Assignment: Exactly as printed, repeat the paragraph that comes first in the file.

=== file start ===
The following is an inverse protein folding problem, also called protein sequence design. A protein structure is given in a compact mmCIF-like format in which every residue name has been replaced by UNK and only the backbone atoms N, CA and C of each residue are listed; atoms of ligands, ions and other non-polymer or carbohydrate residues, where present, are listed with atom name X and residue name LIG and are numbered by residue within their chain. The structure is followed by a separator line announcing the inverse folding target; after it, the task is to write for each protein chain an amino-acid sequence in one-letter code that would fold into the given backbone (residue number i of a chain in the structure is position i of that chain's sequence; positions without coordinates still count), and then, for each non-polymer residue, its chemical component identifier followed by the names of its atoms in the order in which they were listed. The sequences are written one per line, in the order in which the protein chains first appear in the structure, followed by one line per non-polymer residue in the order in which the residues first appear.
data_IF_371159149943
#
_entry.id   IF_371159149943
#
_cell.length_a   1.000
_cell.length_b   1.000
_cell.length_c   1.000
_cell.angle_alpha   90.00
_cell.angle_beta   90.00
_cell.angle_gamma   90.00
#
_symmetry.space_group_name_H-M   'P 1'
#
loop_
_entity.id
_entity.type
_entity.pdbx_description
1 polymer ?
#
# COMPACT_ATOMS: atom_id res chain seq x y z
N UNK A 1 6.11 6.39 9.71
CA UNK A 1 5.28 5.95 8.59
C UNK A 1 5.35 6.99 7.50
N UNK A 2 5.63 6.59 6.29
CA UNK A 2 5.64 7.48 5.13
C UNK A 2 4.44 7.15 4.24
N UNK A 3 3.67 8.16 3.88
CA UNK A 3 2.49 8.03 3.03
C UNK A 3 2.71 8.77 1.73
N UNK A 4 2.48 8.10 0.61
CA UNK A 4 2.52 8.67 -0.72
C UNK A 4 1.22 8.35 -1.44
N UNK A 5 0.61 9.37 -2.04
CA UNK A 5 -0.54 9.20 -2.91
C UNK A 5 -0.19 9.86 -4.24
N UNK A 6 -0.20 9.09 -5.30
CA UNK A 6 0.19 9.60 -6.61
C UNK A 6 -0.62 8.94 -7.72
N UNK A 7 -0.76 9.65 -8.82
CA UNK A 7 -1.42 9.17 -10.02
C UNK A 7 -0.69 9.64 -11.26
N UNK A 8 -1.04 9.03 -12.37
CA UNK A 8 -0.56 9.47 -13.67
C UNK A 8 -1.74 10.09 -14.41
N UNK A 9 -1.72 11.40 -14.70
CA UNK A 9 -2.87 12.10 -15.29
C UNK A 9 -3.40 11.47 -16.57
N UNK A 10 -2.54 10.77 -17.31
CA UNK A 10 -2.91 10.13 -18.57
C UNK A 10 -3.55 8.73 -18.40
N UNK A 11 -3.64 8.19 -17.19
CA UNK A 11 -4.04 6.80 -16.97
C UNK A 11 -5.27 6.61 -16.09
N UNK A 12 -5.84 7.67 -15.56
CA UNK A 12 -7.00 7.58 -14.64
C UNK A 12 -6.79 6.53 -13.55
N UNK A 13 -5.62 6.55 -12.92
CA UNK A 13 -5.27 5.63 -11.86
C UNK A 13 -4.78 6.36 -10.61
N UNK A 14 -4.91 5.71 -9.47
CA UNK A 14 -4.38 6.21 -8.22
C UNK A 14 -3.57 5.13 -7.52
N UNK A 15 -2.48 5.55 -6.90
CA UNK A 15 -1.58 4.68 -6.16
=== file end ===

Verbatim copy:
The following is an inverse protein folding problem, also called protein sequence design. A protein structure is given in a compact mmCIF-like format in which every residue name has been replaced by UNK and only the backbone atoms N, CA and C of each residue are listed; atoms of ligands, ions and other non-polymer or carbohydrate residues, where present, are listed with atom name X and residue name LIG and are numbered by residue within their chain. The structure is followed by a separator line announcing the inverse folding target; after it, the task is to write for each protein chain an amino-acid sequence in one-letter code that would fold into the given backbone (residue number i of a chain in the structure is position i of that chain's sequence; positions without coordinates still count), and then, for each non-polymer residue, its chemical component identifier followed by the names of its atoms in the order in which they were listed. The sequences are written one per line, in the order in which the protein chains first appear in the structure, followed by one line per non-polymer residue in the order in which the residues first appear.